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Tran v. State System of Higher Education


December 2, 2009


The opinion of the court was delivered by: Judge Cohn Jubelirer

Submitted: October 14, 2009



Katie Tran (Petitioner) petitions for review of the order of the Board of Claims (Board), which granted the preliminary objection filed by the State System of Higher Education on behalf of West Chester University (together, University), after finding that it lacked subject-matter jurisdiction pursuant to Section 1724 of the Commonwealth Procurement Code (Procurement Code), 62 Pa. C.S. § 1724. We affirm on other grounds.

Petitioner filed a civil complaint (Complaint) in the Court of Common Pleas of Chester County (trial court), alleging that, while she was enrolled in the University's nursing program (Program), the University improperly dismissed her from a clinical practicum due to allegations of unsafe clinical practice.*fn1 Petitioner contends that the University's undergraduate student handbook (Handbook), which sets forth certain procedural guidelines for disciplining students, constitutes a bilateral contract to which the University was bound. According to Petitioner, the University did not follow the procedures set forth in the Handbook when it dismissed her from the clinical practicum. Therefore, Petitioner argues that because the University breached the contract, she is entitled to compensatory damages.*fn2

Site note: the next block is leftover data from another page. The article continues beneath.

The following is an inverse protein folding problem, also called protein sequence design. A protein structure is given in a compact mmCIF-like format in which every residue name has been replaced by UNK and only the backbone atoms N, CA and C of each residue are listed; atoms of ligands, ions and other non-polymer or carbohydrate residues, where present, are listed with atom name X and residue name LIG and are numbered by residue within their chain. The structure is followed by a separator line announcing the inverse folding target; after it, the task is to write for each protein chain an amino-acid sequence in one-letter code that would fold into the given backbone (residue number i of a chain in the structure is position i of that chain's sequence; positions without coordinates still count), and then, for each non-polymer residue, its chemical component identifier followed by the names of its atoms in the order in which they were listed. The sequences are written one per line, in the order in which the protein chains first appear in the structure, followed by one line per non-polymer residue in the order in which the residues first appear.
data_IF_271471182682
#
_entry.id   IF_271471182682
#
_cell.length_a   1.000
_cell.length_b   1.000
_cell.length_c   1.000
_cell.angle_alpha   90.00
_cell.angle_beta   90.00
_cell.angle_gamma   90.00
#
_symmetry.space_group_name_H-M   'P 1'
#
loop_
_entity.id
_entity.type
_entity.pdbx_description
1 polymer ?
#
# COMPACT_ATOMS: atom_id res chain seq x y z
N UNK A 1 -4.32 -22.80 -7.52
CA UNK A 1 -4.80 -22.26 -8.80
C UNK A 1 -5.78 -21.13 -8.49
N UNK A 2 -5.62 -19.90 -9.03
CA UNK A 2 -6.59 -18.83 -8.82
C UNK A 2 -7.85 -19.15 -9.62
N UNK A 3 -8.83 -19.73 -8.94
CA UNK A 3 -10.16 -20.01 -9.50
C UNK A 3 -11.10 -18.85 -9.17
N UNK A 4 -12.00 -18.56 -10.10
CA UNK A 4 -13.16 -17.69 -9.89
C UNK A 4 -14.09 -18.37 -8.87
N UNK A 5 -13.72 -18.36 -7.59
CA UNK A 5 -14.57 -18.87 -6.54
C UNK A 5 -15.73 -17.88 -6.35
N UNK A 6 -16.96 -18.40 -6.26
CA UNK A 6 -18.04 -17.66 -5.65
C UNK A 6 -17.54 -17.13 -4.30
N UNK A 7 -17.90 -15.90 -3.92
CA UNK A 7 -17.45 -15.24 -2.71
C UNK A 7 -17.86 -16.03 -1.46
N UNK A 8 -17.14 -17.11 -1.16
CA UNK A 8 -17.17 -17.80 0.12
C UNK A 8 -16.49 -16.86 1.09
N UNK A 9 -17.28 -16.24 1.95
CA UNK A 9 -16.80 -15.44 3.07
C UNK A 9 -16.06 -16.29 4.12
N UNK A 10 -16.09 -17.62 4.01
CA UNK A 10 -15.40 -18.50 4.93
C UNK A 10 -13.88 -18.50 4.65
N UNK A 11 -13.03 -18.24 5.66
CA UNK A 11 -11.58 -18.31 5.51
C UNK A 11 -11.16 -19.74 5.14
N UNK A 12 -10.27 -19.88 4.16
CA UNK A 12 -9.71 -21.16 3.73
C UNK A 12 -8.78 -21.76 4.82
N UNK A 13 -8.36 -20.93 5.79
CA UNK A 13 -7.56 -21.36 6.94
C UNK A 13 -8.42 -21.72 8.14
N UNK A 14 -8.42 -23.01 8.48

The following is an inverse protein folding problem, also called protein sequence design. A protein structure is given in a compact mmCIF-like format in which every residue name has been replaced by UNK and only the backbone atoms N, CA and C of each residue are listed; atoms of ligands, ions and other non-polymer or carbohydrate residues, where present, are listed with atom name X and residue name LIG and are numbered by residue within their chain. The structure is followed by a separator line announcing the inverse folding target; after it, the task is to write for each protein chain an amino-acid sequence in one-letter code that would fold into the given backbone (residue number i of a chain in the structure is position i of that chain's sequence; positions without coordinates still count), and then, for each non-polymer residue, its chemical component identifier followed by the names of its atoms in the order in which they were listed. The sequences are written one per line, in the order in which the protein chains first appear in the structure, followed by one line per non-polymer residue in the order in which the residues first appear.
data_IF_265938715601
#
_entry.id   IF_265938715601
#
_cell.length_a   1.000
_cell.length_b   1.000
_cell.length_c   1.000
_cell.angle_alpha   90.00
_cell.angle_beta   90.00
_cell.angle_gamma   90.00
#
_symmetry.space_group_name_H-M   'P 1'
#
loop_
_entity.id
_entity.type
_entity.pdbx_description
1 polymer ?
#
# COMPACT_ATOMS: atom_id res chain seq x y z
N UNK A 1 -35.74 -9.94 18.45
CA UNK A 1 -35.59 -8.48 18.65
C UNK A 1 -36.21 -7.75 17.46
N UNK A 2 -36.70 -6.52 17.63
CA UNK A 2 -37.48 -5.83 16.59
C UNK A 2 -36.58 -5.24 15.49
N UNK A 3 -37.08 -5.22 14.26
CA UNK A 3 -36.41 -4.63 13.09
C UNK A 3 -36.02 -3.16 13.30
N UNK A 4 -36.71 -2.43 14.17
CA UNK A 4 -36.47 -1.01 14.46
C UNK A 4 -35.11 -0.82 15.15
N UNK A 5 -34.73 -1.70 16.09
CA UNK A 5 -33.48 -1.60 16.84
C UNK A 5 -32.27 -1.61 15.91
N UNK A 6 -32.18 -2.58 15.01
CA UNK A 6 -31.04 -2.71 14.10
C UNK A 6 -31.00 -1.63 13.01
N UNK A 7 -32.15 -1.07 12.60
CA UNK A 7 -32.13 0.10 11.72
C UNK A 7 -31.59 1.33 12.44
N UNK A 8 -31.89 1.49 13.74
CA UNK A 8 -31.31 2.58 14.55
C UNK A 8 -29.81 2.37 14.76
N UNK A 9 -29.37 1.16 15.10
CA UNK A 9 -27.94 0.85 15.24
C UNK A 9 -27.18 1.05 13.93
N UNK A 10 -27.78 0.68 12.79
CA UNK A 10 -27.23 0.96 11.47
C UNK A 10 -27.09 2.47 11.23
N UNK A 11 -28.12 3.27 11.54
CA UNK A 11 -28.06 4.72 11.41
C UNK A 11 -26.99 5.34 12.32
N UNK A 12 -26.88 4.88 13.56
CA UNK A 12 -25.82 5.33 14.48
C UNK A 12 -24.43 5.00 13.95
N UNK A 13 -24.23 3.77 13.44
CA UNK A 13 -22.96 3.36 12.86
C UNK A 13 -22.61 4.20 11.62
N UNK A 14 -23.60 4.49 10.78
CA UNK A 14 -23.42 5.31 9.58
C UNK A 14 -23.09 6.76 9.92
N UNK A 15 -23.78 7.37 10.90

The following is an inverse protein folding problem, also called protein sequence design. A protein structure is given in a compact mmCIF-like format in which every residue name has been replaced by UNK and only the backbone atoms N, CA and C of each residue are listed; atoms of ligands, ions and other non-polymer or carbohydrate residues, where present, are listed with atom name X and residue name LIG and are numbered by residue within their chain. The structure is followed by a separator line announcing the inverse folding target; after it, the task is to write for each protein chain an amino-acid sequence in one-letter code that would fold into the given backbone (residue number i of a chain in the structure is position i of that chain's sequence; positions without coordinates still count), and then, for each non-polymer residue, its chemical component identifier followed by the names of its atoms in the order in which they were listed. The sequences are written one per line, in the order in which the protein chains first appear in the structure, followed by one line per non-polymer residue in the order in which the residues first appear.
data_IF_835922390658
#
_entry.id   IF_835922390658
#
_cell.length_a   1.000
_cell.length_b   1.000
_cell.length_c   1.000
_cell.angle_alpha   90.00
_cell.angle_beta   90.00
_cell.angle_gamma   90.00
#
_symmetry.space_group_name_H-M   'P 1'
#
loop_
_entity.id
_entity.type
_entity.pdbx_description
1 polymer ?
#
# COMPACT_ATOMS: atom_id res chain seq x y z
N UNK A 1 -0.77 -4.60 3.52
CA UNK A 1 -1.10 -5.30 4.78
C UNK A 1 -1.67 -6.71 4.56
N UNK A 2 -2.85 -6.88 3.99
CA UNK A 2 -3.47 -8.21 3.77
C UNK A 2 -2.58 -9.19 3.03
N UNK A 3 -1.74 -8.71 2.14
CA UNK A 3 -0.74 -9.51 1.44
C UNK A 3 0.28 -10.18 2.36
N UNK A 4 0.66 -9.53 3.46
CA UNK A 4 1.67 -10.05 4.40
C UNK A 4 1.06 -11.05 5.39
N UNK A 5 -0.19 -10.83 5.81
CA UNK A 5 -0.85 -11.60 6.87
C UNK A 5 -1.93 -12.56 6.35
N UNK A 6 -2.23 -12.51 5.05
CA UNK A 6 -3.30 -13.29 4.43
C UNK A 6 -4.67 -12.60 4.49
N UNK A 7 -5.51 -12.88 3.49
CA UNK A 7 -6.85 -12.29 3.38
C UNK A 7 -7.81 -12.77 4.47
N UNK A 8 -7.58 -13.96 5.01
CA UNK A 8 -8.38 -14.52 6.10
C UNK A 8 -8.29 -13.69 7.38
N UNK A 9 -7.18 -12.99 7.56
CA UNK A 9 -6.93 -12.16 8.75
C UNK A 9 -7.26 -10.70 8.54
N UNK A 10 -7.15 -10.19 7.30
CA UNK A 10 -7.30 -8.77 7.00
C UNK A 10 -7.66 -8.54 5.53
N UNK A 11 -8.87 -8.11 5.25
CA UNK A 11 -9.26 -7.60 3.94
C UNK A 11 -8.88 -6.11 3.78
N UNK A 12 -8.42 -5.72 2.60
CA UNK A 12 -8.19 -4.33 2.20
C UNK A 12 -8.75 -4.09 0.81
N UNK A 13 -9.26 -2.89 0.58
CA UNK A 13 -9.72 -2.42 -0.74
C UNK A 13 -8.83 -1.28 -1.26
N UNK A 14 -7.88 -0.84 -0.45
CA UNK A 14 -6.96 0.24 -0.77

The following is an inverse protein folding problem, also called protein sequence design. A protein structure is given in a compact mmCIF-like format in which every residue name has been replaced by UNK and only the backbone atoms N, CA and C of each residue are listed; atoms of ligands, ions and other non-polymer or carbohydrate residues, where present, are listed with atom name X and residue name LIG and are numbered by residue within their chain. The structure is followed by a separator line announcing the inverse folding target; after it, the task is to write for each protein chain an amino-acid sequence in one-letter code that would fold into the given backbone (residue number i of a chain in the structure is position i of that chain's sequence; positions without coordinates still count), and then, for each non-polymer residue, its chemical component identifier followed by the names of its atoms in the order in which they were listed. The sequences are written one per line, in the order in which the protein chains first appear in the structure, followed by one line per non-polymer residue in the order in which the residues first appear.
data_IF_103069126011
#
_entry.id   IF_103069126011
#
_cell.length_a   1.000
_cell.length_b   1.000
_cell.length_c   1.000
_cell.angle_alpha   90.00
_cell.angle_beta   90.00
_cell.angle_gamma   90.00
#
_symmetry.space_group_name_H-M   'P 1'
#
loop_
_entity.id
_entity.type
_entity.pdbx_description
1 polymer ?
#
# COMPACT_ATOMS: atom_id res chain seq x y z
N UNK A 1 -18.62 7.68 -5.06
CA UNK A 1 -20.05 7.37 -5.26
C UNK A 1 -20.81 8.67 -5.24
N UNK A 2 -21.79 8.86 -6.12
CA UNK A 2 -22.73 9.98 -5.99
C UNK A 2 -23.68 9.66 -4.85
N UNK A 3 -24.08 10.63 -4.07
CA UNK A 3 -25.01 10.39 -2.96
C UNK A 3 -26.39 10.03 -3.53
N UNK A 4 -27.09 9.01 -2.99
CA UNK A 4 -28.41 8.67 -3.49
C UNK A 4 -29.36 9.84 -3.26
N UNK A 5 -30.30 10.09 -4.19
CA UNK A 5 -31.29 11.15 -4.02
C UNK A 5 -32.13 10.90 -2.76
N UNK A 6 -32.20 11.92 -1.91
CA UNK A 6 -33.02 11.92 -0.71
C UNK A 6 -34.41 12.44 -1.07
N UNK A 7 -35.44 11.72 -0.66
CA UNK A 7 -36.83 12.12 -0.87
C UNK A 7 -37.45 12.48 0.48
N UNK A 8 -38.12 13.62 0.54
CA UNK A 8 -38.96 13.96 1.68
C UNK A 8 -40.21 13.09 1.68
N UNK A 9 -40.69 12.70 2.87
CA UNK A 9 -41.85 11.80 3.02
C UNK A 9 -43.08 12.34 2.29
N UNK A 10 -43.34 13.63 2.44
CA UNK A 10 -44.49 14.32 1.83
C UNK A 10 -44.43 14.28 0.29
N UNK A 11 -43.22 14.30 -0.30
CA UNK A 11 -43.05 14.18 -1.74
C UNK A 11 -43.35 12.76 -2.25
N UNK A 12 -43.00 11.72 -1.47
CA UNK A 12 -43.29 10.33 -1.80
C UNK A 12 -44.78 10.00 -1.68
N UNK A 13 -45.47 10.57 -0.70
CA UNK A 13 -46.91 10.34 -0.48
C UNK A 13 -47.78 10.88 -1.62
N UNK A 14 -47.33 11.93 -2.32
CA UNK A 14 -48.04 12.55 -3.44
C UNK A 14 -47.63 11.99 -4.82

The University filed preliminary objections, asserting, inter alia, that the trial court lacked jurisdiction as the matter involved a breach of contract action against a Commonwealth entity. Upon consent of the parties, the trial court sustained the University's preliminary objection as to jurisdiction and transferred the matter to the Commonwealth Court. (Trial Ct. Order, April 15, 2008.) Following the transfer of the matter, this Court, sua sponte, issued a single-judge memorandum and order in Tran v. West Chester University, No. 252 M.D. 2008, slip op. (Pa. Cmwlth. May 5, 2008) (Tran I), concluding that this Court did not have jurisdiction over the matter but, rather, that jurisdiction lies with the Board.*fn3 Therefore, this Court transferred the matter to the Board.